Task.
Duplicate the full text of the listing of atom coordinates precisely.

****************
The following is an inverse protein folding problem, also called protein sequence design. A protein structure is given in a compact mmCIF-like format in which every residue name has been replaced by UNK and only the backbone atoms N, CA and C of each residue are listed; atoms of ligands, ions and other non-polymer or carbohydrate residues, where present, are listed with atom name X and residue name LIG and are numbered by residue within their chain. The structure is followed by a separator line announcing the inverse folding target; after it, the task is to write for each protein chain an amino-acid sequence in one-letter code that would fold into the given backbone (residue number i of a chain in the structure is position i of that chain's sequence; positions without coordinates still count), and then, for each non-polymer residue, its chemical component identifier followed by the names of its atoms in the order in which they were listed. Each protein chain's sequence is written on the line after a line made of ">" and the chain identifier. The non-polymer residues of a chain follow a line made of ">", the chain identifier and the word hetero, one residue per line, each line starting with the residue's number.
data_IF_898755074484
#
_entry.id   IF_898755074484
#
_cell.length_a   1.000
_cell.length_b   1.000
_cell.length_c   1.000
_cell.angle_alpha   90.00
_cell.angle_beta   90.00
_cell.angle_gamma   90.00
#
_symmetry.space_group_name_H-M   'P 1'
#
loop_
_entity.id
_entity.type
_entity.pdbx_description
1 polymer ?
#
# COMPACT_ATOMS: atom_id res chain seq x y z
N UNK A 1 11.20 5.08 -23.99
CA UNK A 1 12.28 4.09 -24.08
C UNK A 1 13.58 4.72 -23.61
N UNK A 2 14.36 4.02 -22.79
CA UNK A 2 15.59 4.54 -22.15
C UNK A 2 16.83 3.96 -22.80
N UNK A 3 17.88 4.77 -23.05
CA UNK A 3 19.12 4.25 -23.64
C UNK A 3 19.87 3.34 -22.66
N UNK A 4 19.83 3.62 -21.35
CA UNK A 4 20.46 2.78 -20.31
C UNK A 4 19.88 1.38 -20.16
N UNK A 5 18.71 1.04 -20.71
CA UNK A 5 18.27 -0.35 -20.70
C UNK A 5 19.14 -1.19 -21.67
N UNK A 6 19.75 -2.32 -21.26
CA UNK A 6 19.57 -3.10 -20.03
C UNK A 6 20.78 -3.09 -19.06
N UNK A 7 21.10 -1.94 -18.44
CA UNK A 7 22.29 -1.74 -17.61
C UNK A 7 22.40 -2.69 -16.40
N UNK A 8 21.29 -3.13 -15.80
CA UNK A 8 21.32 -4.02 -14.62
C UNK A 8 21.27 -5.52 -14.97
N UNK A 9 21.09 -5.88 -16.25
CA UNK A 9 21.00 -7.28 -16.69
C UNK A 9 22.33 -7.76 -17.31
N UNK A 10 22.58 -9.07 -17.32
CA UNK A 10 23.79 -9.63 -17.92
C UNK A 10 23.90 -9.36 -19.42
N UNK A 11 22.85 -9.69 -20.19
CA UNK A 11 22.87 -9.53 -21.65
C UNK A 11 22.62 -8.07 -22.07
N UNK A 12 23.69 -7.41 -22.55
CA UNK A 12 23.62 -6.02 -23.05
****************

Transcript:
The following is an inverse protein folding problem, also called protein sequence design. A protein structure is given in a compact mmCIF-like format in which every residue name has been replaced by UNK and only the backbone atoms N, CA and C of each residue are listed; atoms of ligands, ions and other non-polymer or carbohydrate residues, where present, are listed with atom name X and residue name LIG and are numbered by residue within their chain. The structure is followed by a separator line announcing the inverse folding target; after it, the task is to write for each protein chain an amino-acid sequence in one-letter code that would fold into the given backbone (residue number i of a chain in the structure is position i of that chain's sequence; positions without coordinates still count), and then, for each non-polymer residue, its chemical component identifier followed by the names of its atoms in the order in which they were listed. Each protein chain's sequence is written on the line after a line made of ">" and the chain identifier. The non-polymer residues of a chain follow a line made of ">", the chain identifier and the word hetero, one residue per line, each line starting with the residue's number.
data_IF_898755074484
#
_entry.id   IF_898755074484
#
_cell.length_a   1.000
_cell.length_b   1.000
_cell.length_c   1.000
_cell.angle_alpha   90.00
_cell.angle_beta   90.00
_cell.angle_gamma   90.00
#
_symmetry.space_group_name_H-M   'P 1'
#
loop_
_entity.id
_entity.type
_entity.pdbx_description
1 polymer ?
#
# COMPACT_ATOMS: atom_id res chain seq x y z
N UNK A 1 11.20 5.08 -23.99
CA UNK A 1 12.28 4.09 -24.08
C UNK A 1 13.58 4.72 -23.61
N UNK A 2 14.36 4.02 -22.79
CA UNK A 2 15.59 4.54 -22.15
C UNK A 2 16.83 3.96 -22.80
N UNK A 3 17.88 4.77 -23.05
CA UNK A 3 19.12 4.25 -23.64
C UNK A 3 19.87 3.34 -22.66
N UNK A 4 19.83 3.62 -21.35
CA UNK A 4 20.46 2.78 -20.31
C UNK A 4 19.88 1.38 -20.16
N UNK A 5 18.71 1.04 -20.71
CA UNK A 5 18.27 -0.35 -20.70
C UNK A 5 19.14 -1.19 -21.67
N UNK A 6 19.75 -2.32 -21.26
CA UNK A 6 19.57 -3.10 -20.03
C UNK A 6 20.78 -3.09 -19.06
N UNK A 7 21.10 -1.94 -18.44
CA UNK A 7 22.29 -1.74 -17.61
C UNK A 7 22.40 -2.69 -16.40
N UNK A 8 21.29 -3.13 -15.80
CA UNK A 8 21.32 -4.02 -14.62
C UNK A 8 21.27 -5.52 -14.97
N UNK A 9 21.09 -5.88 -16.25
CA UNK A 9 21.00 -7.28 -16.69
C UNK A 9 22.33 -7.76 -17.31
N UNK A 10 22.58 -9.07 -17.32
CA UNK A 10 23.79 -9.63 -17.92
C UNK A 10 23.90 -9.36 -19.42
N UNK A 11 22.85 -9.69 -20.19
CA UNK A 11 22.87 -9.53 -21.65
C UNK A 11 22.62 -8.07 -22.07
N UNK A 12 23.69 -7.41 -22.55
CA UNK A 12 23.62 -6.02 -23.05